In the movie version, when New Orleans flooded, we would not have abandoned the poor to fight it out.  Heroes in uniform would have rescued them, instead of shooting them on the bridge as they too tried to escape.

(Do you remember at the time, when the news earnestly disseminated stories that people in New Orleans were slipping into cannibalism?)

In the movie version, I suppose the bankers might have been even more criminal than they were in real life, but we would not have had to spend the better part of a decade propping up a fragile simulation of prosperity with zero interest monetary policy designed to make entropy look like growth.

In the movie version, the principal force of “change” would not be a hate-spewing narcissist freak allowed to use the mass mind manipulator of mainstream media to stoke the darkest embers of our primitive tribal natures.

On days like today I read the news and feel like we let Osama win, by breaking the master narrative and failing to heed “the better angels of our nature.”

There’s a more hopeful future out there, one we can imagine, but it won’t manifest without us doing a better job of mapping it out.  It’s a future based on diversity, equality, a conception of prosperity that embraces the limits of the land and sky that sustain us, and a freedom that finds its strength in the collective genius of many individuals rather than silverback cults of individual power acquired through competition and consumption.

The end of the Cold War extinguished the utopian visions that fueled most of the progress of the post-Enlightenment West, and 9/11 shifted the American movie into torture porn mode—the Cheneyite narrative that we must become evil ourselves in order to combat dark forces and protect our “homeland.”  Fifteen years later, we can’t seem to navigate our way back to a more redemptive endpoint.  Perhaps because we need to envision a new place to go—an aspirational destination, the kind of thing that our social theories and speculative fictions used to provide.  Dystopia may be what sells, but it’s not a place I want to live.  No one person has the answers—especially not a politician or another boss—but maybe the chorus of the networked multitude will soon write its own music.

Looking through holes in the border wall

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[pic: The U.S. border where it walks into the Pacific, viewed from Tijuana.]

If I had never left Iowa, the state where I grew up, I might find all this talk of building border walls more persuasive.  Iowa is a long way from Mexico. But I’ve lived in the borderzone longer than I’ve lived anywhere else, and spent a good bit of time crossing over. Since 9/11, I’ve seen the U.S.-Mexico border become one of the most fortified places on Earth.  Six hundred miles of sophisticated new physical barriers have been constructed since 2006, in the places where the Border Patrol said they were needed, expanding on the barriers that have been going up since the Clinton years—like the fortification pictured above that comes up out of the Pacific between Tijuana and San Diego.  Other sections are fortified by the “virtual fence” of sensors, drones, blimps, surveillance towers and armed patrols—much of it using technologies and methods developed in Iraq and Afghanistan.

It’s easy to talk about border walls.  I’ve written about them—here, here and here—arguing that their real purpose is not so much to actually keep people and contraband out as it is to persuade citizens far from the border that the legal fiction the wall renders tangible really exists.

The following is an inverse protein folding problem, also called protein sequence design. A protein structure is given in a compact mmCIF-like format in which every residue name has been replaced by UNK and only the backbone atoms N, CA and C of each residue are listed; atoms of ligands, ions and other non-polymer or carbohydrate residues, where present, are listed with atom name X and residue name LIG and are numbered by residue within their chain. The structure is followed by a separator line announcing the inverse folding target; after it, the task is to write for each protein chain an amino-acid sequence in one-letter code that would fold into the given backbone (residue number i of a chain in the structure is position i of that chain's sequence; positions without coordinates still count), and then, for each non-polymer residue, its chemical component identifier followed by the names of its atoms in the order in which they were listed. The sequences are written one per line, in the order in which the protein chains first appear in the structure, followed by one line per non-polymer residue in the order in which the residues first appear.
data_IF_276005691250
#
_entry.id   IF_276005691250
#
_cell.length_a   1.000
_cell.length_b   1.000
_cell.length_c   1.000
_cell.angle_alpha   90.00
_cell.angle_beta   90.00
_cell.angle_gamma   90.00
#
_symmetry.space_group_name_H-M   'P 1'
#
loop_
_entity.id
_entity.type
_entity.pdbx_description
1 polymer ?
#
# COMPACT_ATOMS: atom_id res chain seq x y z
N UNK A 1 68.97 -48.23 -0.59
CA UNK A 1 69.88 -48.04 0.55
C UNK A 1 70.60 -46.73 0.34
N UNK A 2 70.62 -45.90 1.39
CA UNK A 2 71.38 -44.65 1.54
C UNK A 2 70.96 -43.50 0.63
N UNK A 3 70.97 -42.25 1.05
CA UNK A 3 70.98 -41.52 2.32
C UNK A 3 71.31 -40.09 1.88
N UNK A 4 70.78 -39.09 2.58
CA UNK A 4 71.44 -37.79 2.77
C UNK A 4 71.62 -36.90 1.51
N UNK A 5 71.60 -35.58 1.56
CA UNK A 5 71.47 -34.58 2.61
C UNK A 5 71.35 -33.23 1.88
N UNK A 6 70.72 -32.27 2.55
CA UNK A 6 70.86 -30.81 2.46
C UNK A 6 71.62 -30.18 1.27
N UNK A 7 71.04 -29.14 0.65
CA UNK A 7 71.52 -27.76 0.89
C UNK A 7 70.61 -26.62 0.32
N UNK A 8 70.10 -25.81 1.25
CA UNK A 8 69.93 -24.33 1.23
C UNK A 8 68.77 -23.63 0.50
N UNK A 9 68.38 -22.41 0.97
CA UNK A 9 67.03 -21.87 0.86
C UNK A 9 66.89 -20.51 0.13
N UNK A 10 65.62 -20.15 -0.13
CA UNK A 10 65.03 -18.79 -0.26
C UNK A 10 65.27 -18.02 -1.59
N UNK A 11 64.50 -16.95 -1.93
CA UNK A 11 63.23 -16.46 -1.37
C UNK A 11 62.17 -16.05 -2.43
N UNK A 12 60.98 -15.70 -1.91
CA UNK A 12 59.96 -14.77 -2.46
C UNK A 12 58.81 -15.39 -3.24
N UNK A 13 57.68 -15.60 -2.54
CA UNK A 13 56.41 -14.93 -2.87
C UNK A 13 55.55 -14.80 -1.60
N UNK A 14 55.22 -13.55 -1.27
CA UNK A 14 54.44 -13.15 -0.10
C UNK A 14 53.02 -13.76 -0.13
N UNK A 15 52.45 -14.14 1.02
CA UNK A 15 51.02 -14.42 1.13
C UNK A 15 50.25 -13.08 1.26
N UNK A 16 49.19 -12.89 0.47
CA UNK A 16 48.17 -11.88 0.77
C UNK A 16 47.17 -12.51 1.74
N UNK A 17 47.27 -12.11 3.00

It’s not as easy to look at border walls, especially if you don’t live within driving distance of one—or don’t want to confront the reality that diversity is the future no matter what barriers we may erect.  But there are other ways to experience the reality of U.S. border fortifications that already exist.

Last year, for a conference in Monterrey, I conducted an experiment in looking at the border wall without ever getting up from my chair.  Drawing inspiration from the work of the artist Jon Rafman and the Mexican photographer Alberto Rodríguez, I traversed the length of the border in Google Street View, on both sides, looking for holes in the wall.  Here is some of what I found.  Even better, try it yourself.  Open Google Maps, find a spot along the border, launch Street View, and look for a way to cross.  If you can find a hole, click on it, and see what happens.

brownsville gate rev

Border wall gate at Brownsville, Texas

 

muro minimal rev

21st century border wall as minimalist land art, looking at Arizona from Sonora

 

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Hole in the border wall, Matamoros

 

mexicali stripes rev

View through the border wall, Mexicali

 

trampoline rev

Texas backyard: trampoline, border wall, nine eyes

 

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FM 1419, Texas

 

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Border wall gate, Arizona

 

basura matamoros rev

Forager in the shadows by a crack in the border wall at Matamoros, Gateway bridge span in the background

 

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DMZ of “Friendship Park,” San Diego Imperial Beach, looking at the border wall where it goes out into the Pacific

 

tecate perros espiritus rev

Spectral street dog in Tecate, “Pueblo Magico”

 

gate 212 az rev

Under construction, Arizona

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Nogales, pedestrian crossing

 

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Arc lights over the border zone, suburban San Diego

 

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Nogales, long view

 

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Art museum with border wall, Texas

 

nogales crosses rev

Memorials to a few of those who didn’t make it alive

 

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Arizona DMZ, at the spot where this Border Patrol officer made the Google car turn around.